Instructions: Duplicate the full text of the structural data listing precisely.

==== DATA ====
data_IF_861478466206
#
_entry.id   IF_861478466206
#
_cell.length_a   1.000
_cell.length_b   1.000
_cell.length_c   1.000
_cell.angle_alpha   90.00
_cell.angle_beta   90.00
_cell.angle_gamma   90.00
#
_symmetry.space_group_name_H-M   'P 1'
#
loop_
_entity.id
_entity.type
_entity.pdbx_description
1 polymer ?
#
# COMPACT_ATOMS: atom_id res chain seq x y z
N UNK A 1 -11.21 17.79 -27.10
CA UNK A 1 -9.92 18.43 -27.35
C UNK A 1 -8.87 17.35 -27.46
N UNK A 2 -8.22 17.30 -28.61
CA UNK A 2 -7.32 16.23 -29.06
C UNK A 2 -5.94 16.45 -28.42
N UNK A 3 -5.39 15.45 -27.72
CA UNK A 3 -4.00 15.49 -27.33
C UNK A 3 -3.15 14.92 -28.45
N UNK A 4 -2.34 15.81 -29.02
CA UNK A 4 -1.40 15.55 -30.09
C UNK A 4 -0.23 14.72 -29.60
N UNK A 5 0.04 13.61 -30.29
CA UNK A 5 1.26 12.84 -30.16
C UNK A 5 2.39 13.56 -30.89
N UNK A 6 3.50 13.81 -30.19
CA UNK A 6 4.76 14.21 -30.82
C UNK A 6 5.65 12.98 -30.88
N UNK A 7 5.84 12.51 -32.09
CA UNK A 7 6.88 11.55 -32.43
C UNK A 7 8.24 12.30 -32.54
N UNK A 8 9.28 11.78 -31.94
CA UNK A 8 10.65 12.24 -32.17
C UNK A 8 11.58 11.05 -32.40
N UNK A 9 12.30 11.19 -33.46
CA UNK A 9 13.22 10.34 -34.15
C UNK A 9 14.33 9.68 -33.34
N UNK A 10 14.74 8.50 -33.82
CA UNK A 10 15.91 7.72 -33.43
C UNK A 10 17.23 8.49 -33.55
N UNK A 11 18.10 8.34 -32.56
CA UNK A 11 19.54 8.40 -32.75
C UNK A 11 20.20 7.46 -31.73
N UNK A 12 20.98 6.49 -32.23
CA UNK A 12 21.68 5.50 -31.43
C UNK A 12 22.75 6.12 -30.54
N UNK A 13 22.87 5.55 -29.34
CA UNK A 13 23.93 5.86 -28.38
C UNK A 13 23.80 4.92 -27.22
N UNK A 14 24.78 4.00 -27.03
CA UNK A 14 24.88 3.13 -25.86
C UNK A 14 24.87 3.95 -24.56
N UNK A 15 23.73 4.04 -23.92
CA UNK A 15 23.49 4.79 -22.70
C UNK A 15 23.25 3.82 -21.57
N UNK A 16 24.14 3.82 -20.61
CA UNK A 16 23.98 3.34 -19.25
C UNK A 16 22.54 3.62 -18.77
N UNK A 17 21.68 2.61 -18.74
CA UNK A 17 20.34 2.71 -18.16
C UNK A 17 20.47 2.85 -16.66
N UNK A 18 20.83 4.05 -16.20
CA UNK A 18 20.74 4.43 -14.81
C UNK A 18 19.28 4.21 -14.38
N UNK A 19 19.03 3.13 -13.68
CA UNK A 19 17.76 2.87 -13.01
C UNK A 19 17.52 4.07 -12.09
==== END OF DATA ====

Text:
data_IF_861478466206
#
_entry.id   IF_861478466206
#
_cell.length_a   1.000
_cell.length_b   1.000
_cell.length_c   1.000
_cell.angle_alpha   90.00
_cell.angle_beta   90.00
_cell.angle_gamma   90.00
#
_symmetry.space_group_name_H-M   'P 1'
#
loop_
_entity.id
_entity.type
_entity.pdbx_description
1 polymer ?
#
# COMPACT_ATOMS: atom_id res chain seq x y z
N UNK A 1 -11.21 17.79 -27.10
CA UNK A 1 -9.92 18.43 -27.35
C UNK A 1 -8.87 17.35 -27.46
N UNK A 2 -8.22 17.30 -28.61
CA UNK A 2 -7.32 16.23 -29.06
C UNK A 2 -5.94 16.45 -28.42
N UNK A 3 -5.39 15.45 -27.72
CA UNK A 3 -4.00 15.49 -27.33
C UNK A 3 -3.15 14.92 -28.45
N UNK A 4 -2.34 15.81 -29.02
CA UNK A 4 -1.40 15.55 -30.09
C UNK A 4 -0.23 14.72 -29.60
N UNK A 5 0.04 13.61 -30.29
CA UNK A 5 1.26 12.84 -30.16
C UNK A 5 2.39 13.56 -30.89
N UNK A 6 3.50 13.81 -30.19
CA UNK A 6 4.76 14.21 -30.82
C UNK A 6 5.65 12.98 -30.88
N UNK A 7 5.84 12.51 -32.09
CA UNK A 7 6.88 11.55 -32.43
C UNK A 7 8.24 12.30 -32.54
N UNK A 8 9.28 11.78 -31.94
CA UNK A 8 10.65 12.24 -32.17
C UNK A 8 11.58 11.05 -32.40
N UNK A 9 12.30 11.19 -33.46
CA UNK A 9 13.22 10.34 -34.15
C UNK A 9 14.33 9.68 -33.34
N UNK A 10 14.74 8.50 -33.82
CA UNK A 10 15.91 7.72 -33.43
C UNK A 10 17.23 8.49 -33.55
N UNK A 11 18.10 8.34 -32.56
CA UNK A 11 19.54 8.40 -32.75
C UNK A 11 20.20 7.46 -31.73
N UNK A 12 20.98 6.49 -32.23
CA UNK A 12 21.68 5.50 -31.43
C UNK A 12 22.75 6.12 -30.54
N UNK A 13 22.87 5.55 -29.34
CA UNK A 13 23.93 5.86 -28.38
C UNK A 13 23.80 4.92 -27.22
N UNK A 14 24.78 4.00 -27.03
CA UNK A 14 24.88 3.13 -25.86
C UNK A 14 24.87 3.95 -24.56
N UNK A 15 23.73 4.04 -23.92
CA UNK A 15 23.49 4.79 -22.70
C UNK A 15 23.25 3.82 -21.57
N UNK A 16 24.14 3.82 -20.61
CA UNK A 16 23.98 3.34 -19.25
C UNK A 16 22.54 3.62 -18.77
N UNK A 17 21.68 2.61 -18.74
CA UNK A 17 20.34 2.71 -18.16
C UNK A 17 20.47 2.85 -16.66
N UNK A 18 20.83 4.05 -16.20
CA UNK A 18 20.74 4.43 -14.81
C UNK A 18 19.28 4.21 -14.38
N UNK A 19 19.03 3.13 -13.68
CA UNK A 19 17.76 2.87 -13.01
C UNK A 19 17.52 4.07 -12.09